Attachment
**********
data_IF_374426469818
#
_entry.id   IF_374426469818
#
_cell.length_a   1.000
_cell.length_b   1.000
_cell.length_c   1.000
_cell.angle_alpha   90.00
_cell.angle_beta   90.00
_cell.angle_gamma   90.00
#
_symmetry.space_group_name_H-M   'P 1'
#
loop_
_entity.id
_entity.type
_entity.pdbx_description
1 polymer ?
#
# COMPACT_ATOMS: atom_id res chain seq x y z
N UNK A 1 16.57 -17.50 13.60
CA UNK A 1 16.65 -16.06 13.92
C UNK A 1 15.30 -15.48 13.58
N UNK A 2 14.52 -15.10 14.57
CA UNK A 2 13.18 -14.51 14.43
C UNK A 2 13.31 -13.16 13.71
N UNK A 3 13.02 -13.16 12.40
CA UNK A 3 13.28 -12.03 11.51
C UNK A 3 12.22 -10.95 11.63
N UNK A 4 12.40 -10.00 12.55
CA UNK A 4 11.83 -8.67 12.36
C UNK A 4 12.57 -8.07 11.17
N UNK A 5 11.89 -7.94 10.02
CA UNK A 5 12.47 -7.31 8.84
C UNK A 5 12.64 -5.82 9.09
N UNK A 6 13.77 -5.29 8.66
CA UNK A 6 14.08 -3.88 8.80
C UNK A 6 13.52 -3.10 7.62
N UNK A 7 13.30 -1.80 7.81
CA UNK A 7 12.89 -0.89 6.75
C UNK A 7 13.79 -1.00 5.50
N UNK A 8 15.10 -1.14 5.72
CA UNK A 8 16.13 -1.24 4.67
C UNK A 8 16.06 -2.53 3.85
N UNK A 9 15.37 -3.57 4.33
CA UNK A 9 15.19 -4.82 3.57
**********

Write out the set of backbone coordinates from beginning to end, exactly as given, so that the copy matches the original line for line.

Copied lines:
data_IF_374426469818
#
_entry.id   IF_374426469818
#
_cell.length_a   1.000
_cell.length_b   1.000
_cell.length_c   1.000
_cell.angle_alpha   90.00
_cell.angle_beta   90.00
_cell.angle_gamma   90.00
#
_symmetry.space_group_name_H-M   'P 1'
#
loop_
_entity.id
_entity.type
_entity.pdbx_description
1 polymer ?
#
# COMPACT_ATOMS: atom_id res chain seq x y z
N UNK A 1 16.57 -17.50 13.60
CA UNK A 1 16.65 -16.06 13.92
C UNK A 1 15.30 -15.48 13.58
N UNK A 2 14.52 -15.10 14.57
CA UNK A 2 13.18 -14.51 14.43
C UNK A 2 13.31 -13.16 13.71
N UNK A 3 13.02 -13.16 12.40
CA UNK A 3 13.28 -12.03 11.51
C UNK A 3 12.22 -10.95 11.63
N UNK A 4 12.40 -10.00 12.55
CA UNK A 4 11.83 -8.67 12.36
C UNK A 4 12.57 -8.07 11.17
N UNK A 5 11.89 -7.94 10.02
CA UNK A 5 12.47 -7.31 8.84
C UNK A 5 12.64 -5.82 9.09
N UNK A 6 13.77 -5.29 8.66
CA UNK A 6 14.08 -3.88 8.80
C UNK A 6 13.52 -3.10 7.62
N UNK A 7 13.30 -1.80 7.81
CA UNK A 7 12.89 -0.89 6.75
C UNK A 7 13.79 -1.00 5.50
N UNK A 8 15.10 -1.14 5.72
CA UNK A 8 16.13 -1.24 4.67
C UNK A 8 16.06 -2.53 3.85
N UNK A 9 15.37 -3.57 4.33
CA UNK A 9 15.19 -4.82 3.57